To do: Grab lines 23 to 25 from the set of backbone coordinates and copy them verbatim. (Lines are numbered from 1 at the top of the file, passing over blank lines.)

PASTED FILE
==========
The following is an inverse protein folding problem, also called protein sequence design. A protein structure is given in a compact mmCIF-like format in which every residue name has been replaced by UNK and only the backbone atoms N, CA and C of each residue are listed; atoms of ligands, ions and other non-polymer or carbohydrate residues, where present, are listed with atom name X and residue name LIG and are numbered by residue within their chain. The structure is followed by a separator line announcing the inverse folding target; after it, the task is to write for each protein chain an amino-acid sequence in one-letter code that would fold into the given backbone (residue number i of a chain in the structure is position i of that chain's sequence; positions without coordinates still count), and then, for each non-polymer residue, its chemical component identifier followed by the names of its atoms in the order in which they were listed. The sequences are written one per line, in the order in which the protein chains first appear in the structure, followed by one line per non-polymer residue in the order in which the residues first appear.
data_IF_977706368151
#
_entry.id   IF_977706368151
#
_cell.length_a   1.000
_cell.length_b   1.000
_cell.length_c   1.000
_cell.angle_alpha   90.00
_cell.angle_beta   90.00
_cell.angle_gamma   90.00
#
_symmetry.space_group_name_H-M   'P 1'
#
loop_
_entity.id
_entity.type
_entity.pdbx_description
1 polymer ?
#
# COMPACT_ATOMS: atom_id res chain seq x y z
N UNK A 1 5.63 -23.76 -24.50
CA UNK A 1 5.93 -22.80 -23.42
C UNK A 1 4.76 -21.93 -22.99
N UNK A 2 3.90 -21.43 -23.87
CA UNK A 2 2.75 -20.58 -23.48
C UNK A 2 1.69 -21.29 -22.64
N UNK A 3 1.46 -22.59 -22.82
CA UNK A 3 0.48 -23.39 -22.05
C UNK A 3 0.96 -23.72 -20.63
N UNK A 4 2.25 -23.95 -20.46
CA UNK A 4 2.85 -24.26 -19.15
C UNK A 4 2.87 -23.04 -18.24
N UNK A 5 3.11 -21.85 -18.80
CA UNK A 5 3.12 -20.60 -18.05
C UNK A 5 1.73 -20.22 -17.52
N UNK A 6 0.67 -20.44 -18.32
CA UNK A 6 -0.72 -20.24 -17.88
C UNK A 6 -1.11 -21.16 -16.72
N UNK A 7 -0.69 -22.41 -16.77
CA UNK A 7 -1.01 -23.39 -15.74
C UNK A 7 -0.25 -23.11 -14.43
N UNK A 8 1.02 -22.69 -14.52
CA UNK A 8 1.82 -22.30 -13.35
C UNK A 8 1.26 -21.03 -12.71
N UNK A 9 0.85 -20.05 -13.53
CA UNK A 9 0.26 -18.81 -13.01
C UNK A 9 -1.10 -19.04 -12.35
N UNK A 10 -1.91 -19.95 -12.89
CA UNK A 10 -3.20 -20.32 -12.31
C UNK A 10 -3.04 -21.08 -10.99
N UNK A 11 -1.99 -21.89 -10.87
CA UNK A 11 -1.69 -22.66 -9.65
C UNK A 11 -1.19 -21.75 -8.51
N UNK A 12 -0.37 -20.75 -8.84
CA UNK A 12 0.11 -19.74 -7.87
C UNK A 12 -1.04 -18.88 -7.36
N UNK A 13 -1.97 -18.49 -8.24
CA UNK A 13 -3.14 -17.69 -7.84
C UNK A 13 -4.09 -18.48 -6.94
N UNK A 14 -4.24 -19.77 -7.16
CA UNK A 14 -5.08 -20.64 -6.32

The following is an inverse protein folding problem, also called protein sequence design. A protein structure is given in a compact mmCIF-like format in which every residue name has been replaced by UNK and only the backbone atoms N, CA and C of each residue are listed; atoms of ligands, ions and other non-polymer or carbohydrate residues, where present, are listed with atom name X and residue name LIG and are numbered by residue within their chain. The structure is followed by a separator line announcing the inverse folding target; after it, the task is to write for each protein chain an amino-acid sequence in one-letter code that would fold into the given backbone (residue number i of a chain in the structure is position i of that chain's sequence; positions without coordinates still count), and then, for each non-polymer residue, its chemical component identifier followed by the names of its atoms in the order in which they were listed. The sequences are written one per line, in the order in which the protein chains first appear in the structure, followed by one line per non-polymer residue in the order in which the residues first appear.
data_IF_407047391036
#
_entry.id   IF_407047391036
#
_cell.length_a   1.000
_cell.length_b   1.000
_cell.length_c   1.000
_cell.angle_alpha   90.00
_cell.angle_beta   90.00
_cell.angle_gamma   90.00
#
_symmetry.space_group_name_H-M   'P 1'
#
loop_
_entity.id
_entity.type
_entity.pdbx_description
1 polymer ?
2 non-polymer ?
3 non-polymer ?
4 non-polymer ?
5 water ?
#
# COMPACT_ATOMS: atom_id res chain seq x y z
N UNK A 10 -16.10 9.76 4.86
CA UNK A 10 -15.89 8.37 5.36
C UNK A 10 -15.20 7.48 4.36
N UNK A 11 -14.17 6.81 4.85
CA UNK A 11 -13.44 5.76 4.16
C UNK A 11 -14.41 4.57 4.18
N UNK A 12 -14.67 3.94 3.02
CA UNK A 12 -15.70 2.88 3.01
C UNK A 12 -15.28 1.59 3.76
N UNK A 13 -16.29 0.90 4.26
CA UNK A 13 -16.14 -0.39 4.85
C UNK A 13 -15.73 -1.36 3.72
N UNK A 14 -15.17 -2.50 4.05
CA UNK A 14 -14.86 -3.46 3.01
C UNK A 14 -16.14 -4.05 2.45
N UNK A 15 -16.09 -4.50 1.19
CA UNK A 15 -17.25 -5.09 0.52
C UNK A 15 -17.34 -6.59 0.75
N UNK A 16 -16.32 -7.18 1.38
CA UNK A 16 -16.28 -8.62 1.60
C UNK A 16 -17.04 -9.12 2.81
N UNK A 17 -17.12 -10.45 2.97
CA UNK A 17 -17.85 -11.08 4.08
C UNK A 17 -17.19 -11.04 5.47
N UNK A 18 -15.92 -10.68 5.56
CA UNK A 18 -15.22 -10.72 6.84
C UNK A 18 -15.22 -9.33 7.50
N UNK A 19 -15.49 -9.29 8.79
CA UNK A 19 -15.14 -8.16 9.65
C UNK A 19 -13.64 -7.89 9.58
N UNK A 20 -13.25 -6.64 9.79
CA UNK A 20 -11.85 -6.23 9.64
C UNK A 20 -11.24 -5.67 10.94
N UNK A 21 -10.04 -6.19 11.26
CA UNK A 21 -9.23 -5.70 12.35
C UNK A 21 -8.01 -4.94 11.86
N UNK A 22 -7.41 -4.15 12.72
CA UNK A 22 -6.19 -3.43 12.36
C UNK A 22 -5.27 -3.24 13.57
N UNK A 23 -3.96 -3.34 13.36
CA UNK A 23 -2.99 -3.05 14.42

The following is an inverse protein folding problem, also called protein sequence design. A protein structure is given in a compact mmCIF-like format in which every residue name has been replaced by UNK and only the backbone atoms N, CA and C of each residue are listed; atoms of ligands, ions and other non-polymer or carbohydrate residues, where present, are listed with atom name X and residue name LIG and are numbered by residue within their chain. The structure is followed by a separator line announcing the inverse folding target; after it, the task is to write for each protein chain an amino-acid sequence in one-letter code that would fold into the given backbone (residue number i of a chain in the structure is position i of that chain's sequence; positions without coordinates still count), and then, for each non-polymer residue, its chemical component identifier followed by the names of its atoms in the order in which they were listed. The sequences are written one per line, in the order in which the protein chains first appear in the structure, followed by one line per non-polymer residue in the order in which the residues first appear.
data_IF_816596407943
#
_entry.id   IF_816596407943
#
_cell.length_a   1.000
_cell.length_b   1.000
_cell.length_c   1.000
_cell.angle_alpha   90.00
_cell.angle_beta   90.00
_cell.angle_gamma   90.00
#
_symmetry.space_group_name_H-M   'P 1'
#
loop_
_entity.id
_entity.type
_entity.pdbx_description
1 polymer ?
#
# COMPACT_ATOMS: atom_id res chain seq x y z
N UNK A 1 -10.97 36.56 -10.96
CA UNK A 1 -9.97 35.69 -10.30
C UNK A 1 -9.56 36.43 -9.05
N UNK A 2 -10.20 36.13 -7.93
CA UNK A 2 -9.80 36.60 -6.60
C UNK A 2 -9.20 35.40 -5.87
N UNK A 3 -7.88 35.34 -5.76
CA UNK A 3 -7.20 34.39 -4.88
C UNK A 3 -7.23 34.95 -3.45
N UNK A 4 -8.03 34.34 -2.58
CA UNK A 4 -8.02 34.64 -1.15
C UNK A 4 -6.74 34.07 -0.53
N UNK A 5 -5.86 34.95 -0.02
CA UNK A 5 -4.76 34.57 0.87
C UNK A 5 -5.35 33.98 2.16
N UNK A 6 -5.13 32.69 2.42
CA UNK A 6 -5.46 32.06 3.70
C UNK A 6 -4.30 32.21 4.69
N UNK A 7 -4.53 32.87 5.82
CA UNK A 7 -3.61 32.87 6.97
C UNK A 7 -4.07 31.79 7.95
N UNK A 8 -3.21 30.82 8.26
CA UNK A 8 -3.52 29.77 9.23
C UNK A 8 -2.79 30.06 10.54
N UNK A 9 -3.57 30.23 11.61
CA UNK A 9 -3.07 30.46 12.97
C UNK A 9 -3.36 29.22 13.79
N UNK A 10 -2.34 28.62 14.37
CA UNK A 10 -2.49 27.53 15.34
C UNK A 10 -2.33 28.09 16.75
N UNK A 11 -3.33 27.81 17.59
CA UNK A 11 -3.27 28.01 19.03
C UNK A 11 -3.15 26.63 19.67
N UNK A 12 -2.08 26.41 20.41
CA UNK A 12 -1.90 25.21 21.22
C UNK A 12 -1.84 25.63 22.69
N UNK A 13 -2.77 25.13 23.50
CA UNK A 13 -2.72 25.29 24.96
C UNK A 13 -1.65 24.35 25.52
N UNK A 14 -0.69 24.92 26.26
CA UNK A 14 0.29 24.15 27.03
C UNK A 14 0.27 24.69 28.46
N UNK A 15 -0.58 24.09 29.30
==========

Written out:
CA UNK A 1 5.93 -22.80 -23.42
C UNK A 1 4.76 -21.93 -22.99
N UNK A 2 3.90 -21.43 -23.87